George Henry Thomas: As True As Steel

By Brian Steel Wills
University Press of Kansas, 2012, 585 pp., $39.95

Reviewed by Gordon Berg

Historian Bruce Catton believed George Henry Thomas was "certainly one of the four or five best soldiers on either side in the whole war." Reading Brian Steel Wills' definitive biography of the blue Virginian makes it clear why Thomas is now ranked among the pantheon of Civil War generals.

Known as "The Rock of Chickamauga" to history and "Old Pap" to his men, Wills vividly documents the personal complexities of the man that contributed to his capabilities as a soldier. Thomas left no personal papers but Wills has diligently mined previously untapped bibliographic source material to present a nuanced, evenhanded evaluation of the soldier William T. Sherman called "true as steel."

Born into a slave-holding family in Southampton County, VA, Thomas witnessed Nat Turner's great servile uprising of 1831 as a teenager and fled with his family through fields and marsh to reach the safety of the county seat. "The event," Wills maintains, "surely presented him with a starkly drawn firsthand picture of the volatility and dangers inherent in a system of forced labor."

Thomas graduate West Point in 1840 and embarked on a military career that would last the rest of his life. He fought the Seminoles in Florida, Mexicans along the Rio Grande, and Kiowas and Comanches in Texas. He also found time to court and marry Frances Lucretia Kellogg of Troy, NY and return to West Point as an instructor.

When Virginia joined the Confederacy, many wondered what Thomas would do. For him, there was never any question. His loyalty to the uniform he wore and dedication to the nation it represented was strong, steady, and unwavering, much like the man himself. His decision cost him dearly; his sisters never spoke to him again.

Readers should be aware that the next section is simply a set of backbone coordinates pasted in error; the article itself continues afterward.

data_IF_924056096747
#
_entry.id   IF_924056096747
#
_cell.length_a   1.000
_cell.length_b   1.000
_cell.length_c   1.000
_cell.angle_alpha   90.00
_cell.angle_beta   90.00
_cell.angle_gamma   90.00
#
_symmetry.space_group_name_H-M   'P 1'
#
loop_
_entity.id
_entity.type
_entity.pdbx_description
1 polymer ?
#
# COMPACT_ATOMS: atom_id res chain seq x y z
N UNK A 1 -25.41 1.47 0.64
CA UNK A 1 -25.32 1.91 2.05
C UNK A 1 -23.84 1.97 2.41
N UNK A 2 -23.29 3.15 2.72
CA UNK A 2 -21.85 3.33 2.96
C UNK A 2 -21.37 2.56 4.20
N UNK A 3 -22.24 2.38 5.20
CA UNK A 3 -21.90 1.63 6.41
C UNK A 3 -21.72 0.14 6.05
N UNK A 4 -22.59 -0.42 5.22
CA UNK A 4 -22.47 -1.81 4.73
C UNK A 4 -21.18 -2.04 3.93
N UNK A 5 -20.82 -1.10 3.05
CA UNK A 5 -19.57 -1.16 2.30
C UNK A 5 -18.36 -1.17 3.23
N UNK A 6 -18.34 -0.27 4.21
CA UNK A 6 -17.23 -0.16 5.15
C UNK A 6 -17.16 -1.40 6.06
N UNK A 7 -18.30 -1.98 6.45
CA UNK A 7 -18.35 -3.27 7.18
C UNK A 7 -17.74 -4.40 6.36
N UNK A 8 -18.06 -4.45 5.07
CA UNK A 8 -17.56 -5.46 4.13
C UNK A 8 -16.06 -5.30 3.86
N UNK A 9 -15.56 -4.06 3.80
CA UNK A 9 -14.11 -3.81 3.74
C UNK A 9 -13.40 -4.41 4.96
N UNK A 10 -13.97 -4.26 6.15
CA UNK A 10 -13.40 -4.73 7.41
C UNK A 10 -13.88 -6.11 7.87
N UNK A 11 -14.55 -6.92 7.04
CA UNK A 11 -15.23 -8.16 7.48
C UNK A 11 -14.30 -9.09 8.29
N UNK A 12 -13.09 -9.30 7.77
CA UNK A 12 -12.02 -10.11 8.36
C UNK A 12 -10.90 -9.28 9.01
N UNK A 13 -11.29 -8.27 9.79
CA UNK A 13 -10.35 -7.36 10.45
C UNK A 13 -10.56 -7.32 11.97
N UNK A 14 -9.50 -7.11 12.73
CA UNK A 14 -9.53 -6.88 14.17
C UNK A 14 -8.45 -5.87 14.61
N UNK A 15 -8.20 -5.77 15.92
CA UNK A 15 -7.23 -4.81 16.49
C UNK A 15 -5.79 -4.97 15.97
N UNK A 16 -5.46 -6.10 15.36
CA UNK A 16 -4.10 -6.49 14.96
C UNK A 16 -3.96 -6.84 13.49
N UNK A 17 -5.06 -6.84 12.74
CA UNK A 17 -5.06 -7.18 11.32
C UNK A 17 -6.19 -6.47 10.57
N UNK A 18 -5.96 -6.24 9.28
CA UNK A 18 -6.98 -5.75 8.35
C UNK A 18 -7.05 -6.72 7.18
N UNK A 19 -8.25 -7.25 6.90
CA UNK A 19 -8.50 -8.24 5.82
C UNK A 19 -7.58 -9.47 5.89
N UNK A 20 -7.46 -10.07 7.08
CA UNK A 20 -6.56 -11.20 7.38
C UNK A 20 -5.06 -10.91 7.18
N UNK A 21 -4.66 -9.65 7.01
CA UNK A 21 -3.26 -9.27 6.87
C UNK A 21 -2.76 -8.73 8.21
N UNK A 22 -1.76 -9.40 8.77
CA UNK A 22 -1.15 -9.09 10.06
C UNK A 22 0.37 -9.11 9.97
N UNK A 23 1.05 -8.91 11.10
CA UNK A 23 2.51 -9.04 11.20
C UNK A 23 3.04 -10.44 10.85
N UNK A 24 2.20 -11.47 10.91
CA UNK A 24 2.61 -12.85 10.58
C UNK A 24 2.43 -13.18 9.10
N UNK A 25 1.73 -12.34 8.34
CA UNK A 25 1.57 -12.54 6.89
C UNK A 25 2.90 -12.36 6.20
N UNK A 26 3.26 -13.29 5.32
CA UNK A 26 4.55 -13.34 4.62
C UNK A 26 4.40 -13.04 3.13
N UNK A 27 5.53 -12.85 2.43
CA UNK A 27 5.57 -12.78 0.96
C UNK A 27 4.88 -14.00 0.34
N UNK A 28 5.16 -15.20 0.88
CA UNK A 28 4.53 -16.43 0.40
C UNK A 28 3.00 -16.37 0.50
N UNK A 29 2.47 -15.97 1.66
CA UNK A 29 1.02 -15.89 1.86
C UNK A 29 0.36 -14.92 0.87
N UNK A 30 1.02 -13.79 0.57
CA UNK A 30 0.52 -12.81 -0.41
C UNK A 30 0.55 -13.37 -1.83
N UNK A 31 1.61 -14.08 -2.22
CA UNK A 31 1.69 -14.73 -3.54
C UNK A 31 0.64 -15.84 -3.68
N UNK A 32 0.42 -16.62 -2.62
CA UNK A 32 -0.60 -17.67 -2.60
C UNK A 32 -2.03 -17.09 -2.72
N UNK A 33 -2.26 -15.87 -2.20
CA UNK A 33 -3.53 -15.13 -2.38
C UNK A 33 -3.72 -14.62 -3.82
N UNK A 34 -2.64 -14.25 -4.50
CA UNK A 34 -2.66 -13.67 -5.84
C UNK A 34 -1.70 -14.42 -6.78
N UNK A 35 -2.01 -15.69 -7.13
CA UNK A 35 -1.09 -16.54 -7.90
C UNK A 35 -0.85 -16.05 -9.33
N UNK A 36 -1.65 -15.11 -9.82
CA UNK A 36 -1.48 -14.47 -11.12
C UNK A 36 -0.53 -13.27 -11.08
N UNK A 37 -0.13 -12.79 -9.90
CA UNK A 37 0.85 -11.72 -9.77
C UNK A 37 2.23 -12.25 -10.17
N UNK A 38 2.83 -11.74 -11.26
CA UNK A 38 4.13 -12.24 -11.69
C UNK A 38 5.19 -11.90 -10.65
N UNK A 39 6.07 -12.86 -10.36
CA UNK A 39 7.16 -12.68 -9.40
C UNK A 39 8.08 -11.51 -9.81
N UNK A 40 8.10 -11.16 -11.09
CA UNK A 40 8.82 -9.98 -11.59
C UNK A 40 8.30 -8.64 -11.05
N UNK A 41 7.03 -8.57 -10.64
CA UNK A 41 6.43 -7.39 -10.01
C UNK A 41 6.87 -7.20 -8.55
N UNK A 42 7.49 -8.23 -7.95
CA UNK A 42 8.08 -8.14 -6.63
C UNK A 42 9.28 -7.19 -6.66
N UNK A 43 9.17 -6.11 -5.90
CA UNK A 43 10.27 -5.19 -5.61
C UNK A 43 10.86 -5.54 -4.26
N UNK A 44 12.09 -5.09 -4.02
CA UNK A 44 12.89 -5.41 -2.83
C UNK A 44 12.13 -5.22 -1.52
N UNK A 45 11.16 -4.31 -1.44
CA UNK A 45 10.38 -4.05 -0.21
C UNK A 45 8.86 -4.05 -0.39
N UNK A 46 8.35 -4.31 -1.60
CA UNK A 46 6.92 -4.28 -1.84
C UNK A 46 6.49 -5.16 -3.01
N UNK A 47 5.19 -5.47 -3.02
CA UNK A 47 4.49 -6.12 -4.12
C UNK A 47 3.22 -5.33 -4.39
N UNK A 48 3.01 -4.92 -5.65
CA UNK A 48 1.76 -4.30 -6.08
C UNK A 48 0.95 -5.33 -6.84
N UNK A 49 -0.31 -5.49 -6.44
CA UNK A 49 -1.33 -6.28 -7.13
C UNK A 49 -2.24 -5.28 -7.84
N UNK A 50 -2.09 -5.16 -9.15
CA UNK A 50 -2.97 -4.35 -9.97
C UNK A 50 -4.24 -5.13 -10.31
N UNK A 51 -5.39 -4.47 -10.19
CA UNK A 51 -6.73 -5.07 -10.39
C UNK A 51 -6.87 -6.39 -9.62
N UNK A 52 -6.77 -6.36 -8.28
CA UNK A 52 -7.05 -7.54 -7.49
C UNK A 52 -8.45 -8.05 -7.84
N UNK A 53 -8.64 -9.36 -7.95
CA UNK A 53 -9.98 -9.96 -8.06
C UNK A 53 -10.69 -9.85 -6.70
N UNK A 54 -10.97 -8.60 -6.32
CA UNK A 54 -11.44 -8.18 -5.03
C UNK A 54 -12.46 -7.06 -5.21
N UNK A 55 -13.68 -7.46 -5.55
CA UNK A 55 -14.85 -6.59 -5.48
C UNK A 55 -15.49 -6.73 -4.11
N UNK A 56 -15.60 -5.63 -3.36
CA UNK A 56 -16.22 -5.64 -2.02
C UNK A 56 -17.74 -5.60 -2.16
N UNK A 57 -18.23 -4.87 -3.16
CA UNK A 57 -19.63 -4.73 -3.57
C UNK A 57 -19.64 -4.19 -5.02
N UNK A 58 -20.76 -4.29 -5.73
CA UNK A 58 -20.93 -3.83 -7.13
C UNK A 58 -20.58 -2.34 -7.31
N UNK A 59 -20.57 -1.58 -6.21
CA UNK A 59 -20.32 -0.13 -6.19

Thomas' success on the battlefield is unrivaled. He gained the Union's first significant victory at Mill Springs, KY, reminded his commander that "this army doesn't retreat" at Stones River, stood steadfast on Snodgrass Hill and saved the Army of the Cumberland from destruction at Chickamauga, vowed to hold Chattanooga "'til we starve," proudly watched his men storm Missionary Ridge, and achieved the closest thing to a battle of annihilation by destroying the Army of Tennessee at Nashville.

Thomas was not given to making speeches, but when he bid farewell to his beloved army, his praise was heartfelt and eloquent. "We have not only broken down one of the most formidable rebellions that ever threatened the existence of any country," he said, "but the discipline of the Army of the Cumberland alone has civilized two hundred thousand valuable patriots and citizens."

Wills poignantly recounts Thomas' unsettled postwar years. He refused to play the political games practiced in the peacetime army nor would he become a self-promoter for post or rank. His ire was aroused, however, when his achievement at Nashville was questioned.

Thomas died at his post at the Presidio in San Francisco on March 28, 1870 while serving as commander of the Division of the Pacific. In 1879, his comrades in the Society of the Army of the Cumberland unveiled a magnificent bronze statue of Thomas in Washington, DC. He is mounted on his horse, sitting ramrod straight, hat off, surveying the country he did so much to save.

Gordon Berg is a past President and member of the Civil War Round Table of the District of Columbia (  His reviews and articles appear in the Civil War Times and America's Civil War, among other publications.

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